RALEIGH, N.C. — As Frank Abagnale Jr. so eloquently said in “Catch Me If You Can”: The Yankees don’t win because of the pinstripes. They win because they have Mickey Mantle.

So the Rangers aren’t winning because they’ve found a way to distract themselves from all the noise surrounding the club in the lead-up to Monday’s trade deadline. They’re winning because they have Igor Shesterkin.

The lesson in perception versus reality continued when Shesterkin collected his eighth win in nine career NHL games, backstopping his team to a 5-2 victory over the Hurricanes on Friday night.

It then seemed secondary that Rangers legend Henrik Lundqvist watched a game for the first time ever as a healthy scratch, and almost tangential that Chris Kreider remained embroiled in a contract negotiation that will determine if he stays with the team or becomes the most sought-after commodity before Monday’s 3 p.m. deadline.

Instead, the Rangers (32-24-4) have now won six of their past seven and nine of their past 12, gaining ground on the Hurricanes (34-22-4), and also creeping closer in the race for the second wild-card, now five points back of the Blue Jackets. Since Shesterkin came up from AHL Hartford on Jan. 6, the Blueshirts have won 13 of 19, and this postseason pipe dream has turned more into a horizon slowly coming into focus.

“I think we were going in the right direction before he got here, but he’s been on a hot run,” coach David Quinn said after his 24-year-old Russian rookie made 27 saves. “Our guys have a lot of confidence in all of our goalies, but he’s been the guy that keeps winning. When a guy is in there, doing what he’s doing, you team feels a little bit more confident.”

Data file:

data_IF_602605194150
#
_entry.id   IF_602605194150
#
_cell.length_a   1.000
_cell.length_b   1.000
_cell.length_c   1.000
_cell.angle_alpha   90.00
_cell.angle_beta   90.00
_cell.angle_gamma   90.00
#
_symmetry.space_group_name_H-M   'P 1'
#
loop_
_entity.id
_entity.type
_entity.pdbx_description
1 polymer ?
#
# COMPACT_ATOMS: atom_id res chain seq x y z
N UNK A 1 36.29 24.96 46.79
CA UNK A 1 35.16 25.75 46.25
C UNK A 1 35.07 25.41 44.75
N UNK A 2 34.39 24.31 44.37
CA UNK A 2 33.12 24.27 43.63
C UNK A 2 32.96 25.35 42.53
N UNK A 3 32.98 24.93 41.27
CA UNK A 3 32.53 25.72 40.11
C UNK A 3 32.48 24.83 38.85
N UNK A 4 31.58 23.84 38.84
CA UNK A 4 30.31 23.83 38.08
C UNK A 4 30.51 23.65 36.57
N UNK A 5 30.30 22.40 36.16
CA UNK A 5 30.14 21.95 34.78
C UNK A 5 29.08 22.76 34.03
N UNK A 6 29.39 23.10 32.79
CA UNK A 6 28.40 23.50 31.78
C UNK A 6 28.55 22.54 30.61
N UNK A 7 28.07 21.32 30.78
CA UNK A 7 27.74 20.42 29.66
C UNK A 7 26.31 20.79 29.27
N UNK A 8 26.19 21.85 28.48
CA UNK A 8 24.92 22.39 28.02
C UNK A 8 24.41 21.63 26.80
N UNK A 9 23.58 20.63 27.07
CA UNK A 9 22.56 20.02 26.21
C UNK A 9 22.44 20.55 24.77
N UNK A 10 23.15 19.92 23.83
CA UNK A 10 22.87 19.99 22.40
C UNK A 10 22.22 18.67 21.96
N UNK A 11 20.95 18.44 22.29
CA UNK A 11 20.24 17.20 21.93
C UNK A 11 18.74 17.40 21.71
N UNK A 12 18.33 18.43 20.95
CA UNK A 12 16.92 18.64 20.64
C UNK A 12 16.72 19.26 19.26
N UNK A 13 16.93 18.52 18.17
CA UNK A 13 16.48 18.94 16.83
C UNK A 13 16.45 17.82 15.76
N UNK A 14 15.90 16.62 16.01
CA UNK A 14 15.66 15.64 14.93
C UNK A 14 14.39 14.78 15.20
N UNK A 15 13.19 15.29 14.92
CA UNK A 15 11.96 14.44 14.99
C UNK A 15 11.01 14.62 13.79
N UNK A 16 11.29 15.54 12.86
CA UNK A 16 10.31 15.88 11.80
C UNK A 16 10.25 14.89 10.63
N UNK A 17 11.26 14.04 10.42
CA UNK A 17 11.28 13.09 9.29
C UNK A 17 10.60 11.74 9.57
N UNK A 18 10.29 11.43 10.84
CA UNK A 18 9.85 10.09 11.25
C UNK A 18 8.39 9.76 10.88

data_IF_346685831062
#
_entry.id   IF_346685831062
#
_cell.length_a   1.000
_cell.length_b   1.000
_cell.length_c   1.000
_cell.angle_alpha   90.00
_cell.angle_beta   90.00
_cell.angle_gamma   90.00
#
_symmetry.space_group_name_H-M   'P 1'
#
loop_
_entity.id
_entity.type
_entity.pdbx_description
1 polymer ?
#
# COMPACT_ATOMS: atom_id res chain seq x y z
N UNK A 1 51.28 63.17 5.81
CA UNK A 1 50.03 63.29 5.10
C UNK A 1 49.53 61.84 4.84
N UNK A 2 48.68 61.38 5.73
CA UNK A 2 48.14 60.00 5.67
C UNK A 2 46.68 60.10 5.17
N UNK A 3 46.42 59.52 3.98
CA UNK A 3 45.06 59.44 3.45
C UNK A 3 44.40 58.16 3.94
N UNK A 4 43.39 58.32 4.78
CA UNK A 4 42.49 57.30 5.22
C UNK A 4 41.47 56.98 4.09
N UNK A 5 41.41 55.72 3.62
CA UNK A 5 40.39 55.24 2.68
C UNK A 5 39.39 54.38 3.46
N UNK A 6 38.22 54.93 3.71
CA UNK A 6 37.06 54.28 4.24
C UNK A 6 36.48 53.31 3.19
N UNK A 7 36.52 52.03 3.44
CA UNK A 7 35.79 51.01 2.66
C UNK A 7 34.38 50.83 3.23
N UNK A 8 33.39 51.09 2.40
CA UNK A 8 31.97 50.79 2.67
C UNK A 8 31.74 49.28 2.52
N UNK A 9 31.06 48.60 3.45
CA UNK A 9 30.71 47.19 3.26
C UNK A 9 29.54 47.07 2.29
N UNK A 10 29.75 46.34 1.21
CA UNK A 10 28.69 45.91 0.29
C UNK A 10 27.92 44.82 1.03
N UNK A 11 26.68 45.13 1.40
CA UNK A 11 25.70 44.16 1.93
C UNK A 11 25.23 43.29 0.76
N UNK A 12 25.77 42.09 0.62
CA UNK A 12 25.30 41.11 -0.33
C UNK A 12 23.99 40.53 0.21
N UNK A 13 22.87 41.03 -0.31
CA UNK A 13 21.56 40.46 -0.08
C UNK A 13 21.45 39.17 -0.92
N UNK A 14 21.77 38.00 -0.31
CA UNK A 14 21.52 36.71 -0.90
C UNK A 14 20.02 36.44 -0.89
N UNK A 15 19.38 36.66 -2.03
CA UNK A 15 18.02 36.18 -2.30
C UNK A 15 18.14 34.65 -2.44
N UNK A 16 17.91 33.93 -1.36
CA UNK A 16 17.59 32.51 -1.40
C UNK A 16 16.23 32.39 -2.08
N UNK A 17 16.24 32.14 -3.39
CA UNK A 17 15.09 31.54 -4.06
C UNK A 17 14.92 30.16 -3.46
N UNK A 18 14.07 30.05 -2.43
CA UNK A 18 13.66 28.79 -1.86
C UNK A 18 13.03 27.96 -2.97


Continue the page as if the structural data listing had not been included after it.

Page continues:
Rookie Igor Shesterkin had another strong game for the Rangers in their 5-2 win over the Hurricanes.
Rookie Igor Shesterkin had another strong game for the Rangers in their 5-2 win over the Hurricanes.AP

The Rangers are playing with a confidence that is undeniable, their seven-game road winning streak tying the longest in franchise history. As Ryan Strome pointed out, the most recent time they were in this building, Lundqvist needed to stand on his head and throw back the clock in a 45-save gem.

Boy, how things have changed.

“When we played these guys earlier in the year, we really, really got dominated,” Strome said after his team completed a sweep of the four-game season series. “I think it speaks volumes to how far our team has come and how we’re able to handle all different types of teams.”

This two-game road trip, with the players’ moms in tow, started with a 6-3 win over the high-flying (and terribly loose) Blackhawks on Wednesday. But the Hurricanes brought an edge and physicality that the Rangers did their best to match.

“We’re playing on our toes,” Strome said. “We’re learning how to become a team and win games, and how to handle all different types of adversity.”

As the Rangers of the 2010s can attest, the best way to overcome adversity is by terrific goaltending. Lundqvist did it for so long, and now the torch has been passed to Shesterkin. He made two stops on Justin Williams in front and then a slick glove save on a Nino Niederreiter tip, almost single-handedly killing off a first-period penalty to keep it scoreless and start the game on the right foot.

“Those are game-changers,” Quinn said.

The Rangers got a breakaway goal from Mika Zibanejad just over two minutes after the penalty expired to make it 1-0.

Brock McGinn tied the game at 3:25 of the second, but then two good bounces allowed Jesper Fast and Brady Skjei to score in the second for a 3-1 lead. Artemi Panarin scored his 31st of the season on a power play 1:10 into the third, but it was matched by a power-play goal from Sebastian Aho just over four minutes later — breaking a seven-game streak in which the Rangers had not given up a power-play goal.

But Strome ended it into the empty net late in the third, and that made this night all about the win. The players came off hooting and hollering, the moms were cheering and all the anxiety that comes with this time of year was pushed to the back burner.

Even Frank Abagnale Jr. would have been proud.